In fact, I think it’s Master David who I heard say, “If you can’t fly on the floor, you’ll never fly in the air.” Too right.

Bob Deegan and the singletail. T. and I were at a recent leather event, where Bob Deegan was one of the presenters. I’d never seen him before, though I’d heard a lot about him. Let me tell you, watching Bob Deegan use the singletail is like watching a gorgeous combination of fencing, tai chi, and dancing. And it left me really REALLY wanting to get a singletail. Although there was a vendor at the event, I decided to be fiscally self-sacrificing and not buy a singletail right now. But it’s now on my list of Toys To Buy And Learn.

Finally, When a scene goes wrong. (If there were audio embedded in this post, you’d hear me sighing heavily here.) There are a lot of ways that a scene can go wrong. (1) You can have equipment failure, such as ropes breaking or cuffs tightening too much (or larger equpiment failure, like a suspension winch getting stuck while the sub is suspended). (2) You can have an atmospheric failure — not the sudden loss of all air in the room, but, you know, when people who are watching your scene decide to start talking LOUDLY to each other, or, worse yet, TO YOU. (3) And then you have the type of failure that results from just not being in the right headspace/frame of mind/mood to pull off the scene. It’s not really a “failure” in the sense that ropes breaking is clearly an equipment failure, but since I can’t think of the best terminology for it, I’m calling it a “headspace failure.”

That happened to me Saturday night. Big time. I was bottoming to T. at a party, and almost *everything* affected me negatively. I didn’t like the music (which was a mix CD that *I* had made, so I *should* have liked it), I could smell the paint on the cross (which had apparently been recently re-painted), the ropes were not staying where they needed to stay, I was too warm, and I was almost painfully aware of the people who were watching. Every piece of equipment we tried was just uncomfortable to me, and it was clear that I could not get into any kind of bottom-y headspace.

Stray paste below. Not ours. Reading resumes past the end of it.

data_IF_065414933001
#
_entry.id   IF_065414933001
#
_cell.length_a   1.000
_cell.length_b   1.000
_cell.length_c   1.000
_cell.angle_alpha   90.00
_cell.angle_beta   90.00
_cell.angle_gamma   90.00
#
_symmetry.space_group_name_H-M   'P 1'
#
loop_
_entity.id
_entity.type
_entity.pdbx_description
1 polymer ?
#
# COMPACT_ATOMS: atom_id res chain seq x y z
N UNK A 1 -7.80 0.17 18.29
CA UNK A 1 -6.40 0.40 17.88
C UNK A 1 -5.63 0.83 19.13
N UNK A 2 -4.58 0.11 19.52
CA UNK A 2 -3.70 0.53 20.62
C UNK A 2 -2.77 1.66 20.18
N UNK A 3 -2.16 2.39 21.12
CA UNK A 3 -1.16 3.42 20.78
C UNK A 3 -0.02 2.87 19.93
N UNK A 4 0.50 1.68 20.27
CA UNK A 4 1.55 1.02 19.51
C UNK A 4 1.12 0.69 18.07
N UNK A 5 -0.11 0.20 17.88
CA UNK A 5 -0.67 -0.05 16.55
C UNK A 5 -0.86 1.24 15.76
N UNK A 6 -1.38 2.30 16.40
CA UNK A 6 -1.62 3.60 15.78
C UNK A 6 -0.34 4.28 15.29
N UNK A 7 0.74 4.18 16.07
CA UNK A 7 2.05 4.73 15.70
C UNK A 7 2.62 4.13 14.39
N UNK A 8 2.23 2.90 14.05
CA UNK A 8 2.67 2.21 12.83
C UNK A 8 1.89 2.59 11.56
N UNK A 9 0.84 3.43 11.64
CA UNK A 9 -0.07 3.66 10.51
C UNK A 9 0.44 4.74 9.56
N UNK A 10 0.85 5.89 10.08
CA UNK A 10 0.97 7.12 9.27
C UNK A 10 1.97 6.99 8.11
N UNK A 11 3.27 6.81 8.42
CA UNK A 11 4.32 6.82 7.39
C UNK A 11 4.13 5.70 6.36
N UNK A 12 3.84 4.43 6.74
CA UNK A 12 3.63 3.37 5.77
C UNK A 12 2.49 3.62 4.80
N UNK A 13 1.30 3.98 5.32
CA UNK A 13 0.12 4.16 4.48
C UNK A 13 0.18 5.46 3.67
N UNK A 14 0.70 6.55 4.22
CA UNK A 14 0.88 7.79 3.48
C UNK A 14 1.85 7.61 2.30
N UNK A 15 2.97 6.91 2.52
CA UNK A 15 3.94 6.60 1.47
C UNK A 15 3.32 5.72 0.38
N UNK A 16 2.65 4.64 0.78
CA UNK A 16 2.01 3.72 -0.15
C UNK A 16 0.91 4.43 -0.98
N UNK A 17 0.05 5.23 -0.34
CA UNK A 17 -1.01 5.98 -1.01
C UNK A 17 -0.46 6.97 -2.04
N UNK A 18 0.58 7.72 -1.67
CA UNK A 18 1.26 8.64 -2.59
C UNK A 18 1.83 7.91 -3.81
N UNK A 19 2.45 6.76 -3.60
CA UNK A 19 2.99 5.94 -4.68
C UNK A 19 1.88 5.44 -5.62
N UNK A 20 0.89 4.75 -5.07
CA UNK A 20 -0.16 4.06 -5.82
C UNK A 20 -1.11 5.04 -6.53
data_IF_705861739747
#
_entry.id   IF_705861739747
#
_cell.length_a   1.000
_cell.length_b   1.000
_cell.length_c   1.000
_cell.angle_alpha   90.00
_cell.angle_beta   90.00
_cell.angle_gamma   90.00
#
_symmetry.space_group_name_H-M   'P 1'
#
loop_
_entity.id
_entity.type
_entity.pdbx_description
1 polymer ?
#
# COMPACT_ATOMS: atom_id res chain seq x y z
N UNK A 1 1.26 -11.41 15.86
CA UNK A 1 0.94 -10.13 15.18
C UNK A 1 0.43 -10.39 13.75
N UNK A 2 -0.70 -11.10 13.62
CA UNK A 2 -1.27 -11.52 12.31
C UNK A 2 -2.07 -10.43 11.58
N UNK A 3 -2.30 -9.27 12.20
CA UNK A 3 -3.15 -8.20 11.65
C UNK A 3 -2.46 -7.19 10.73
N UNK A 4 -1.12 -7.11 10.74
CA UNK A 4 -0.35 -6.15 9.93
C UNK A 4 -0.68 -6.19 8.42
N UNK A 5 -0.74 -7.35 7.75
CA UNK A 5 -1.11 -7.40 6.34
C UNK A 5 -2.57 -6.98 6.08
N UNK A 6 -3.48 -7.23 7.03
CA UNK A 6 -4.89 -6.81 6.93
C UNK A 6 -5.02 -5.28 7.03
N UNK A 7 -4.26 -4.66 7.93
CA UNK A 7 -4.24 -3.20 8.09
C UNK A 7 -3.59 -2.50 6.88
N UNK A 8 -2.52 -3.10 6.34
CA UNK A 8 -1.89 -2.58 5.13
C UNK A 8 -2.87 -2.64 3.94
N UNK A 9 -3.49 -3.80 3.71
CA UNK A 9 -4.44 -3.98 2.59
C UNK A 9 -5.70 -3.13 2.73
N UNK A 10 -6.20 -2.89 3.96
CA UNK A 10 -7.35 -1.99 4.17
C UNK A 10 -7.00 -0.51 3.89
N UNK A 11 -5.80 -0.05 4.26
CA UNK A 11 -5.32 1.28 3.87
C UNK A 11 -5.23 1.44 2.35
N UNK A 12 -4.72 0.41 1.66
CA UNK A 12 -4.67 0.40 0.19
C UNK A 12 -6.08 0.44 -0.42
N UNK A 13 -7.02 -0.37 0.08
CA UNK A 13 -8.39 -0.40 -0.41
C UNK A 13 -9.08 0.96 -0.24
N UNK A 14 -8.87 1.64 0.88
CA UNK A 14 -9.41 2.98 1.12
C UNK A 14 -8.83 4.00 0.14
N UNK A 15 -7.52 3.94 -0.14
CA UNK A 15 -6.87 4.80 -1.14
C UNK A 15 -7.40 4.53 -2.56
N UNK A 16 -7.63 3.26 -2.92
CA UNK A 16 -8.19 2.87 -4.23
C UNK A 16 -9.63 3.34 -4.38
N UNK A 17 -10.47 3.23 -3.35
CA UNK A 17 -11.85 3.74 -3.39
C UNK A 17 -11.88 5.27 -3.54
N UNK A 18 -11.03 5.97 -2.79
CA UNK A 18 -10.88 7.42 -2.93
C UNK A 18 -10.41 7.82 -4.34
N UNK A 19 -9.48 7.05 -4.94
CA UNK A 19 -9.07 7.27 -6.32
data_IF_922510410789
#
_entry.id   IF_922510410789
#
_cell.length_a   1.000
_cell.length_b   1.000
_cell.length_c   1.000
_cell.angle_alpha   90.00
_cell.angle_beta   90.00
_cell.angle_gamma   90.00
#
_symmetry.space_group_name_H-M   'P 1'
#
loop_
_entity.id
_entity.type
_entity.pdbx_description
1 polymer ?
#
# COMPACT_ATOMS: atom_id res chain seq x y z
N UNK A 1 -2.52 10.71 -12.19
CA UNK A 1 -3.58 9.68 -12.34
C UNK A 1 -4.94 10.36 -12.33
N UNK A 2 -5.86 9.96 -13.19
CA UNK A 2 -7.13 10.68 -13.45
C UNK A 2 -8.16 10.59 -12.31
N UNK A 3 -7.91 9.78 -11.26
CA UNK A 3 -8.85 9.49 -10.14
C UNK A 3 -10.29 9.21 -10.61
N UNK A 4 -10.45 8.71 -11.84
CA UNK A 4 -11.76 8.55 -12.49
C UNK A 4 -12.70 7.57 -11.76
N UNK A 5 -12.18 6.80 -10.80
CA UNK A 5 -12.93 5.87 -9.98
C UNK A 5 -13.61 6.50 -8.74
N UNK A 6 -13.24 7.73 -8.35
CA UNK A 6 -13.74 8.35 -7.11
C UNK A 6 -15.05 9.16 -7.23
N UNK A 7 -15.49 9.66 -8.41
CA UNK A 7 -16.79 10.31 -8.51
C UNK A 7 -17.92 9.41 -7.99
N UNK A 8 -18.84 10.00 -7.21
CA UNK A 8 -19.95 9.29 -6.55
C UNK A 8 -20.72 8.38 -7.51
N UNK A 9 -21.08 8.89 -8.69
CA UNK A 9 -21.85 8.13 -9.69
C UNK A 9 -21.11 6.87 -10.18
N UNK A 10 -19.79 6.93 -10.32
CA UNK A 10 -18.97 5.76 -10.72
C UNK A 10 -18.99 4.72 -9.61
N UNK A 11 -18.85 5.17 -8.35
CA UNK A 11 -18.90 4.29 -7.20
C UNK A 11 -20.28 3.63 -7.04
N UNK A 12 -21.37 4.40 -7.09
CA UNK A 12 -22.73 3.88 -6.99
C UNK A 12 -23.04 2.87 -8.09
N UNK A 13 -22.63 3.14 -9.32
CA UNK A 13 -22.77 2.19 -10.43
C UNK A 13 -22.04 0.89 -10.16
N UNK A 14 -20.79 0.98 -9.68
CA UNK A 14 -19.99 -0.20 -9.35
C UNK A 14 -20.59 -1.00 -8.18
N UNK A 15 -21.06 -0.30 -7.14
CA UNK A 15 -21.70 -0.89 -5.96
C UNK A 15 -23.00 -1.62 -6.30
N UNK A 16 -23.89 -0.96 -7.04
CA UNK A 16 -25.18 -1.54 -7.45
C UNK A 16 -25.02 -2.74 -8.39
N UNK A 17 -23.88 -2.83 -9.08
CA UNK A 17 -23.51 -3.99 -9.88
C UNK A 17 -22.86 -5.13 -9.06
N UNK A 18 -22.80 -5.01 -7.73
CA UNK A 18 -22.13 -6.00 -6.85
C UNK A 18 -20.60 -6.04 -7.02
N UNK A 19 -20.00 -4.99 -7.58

I ended up calling red when T. flogged (or maybe spanked; I can’t remember) me a little too hard. It wasn’t excruciating pain, it wasn’t even “Stop this NOW!” pain — I think it was just the unfortunate combination of my shitty headspace and inability to get comfortable PLUS a swat that was a little too hard.

And then, of course, the meltdown. I lost it, crying and berating myself for not being able to get into the scene, for calling red, for not being a good bottom, etc. We ultimately went home after that, although T. didn’t want to leave right then, because he thought that the company of the other party guests (along with food and water) would improve my mood. And he was probably right, but I was so upset with myself that I didn’t think I could sit and talk to people without continuing to cry, which I absolutely did not want to do. So we left.

We talked it through the next day, and it turns out that T. was having a hard time getting into *his* headspace, too, which I didn’t know at the time. I mean, maybe I had picked up on it on a subconscious level, but I certainly wasn’t aware of it in any intellectual capacity. All I knew was how uncomfortable *I* was.

In a weird way, I’m glad it happened, because at least now I know that we can have a scene go wrong — in terms of “headspace failure” — and work through it. I sure the hell would prefer to not repeat it any time soon, though.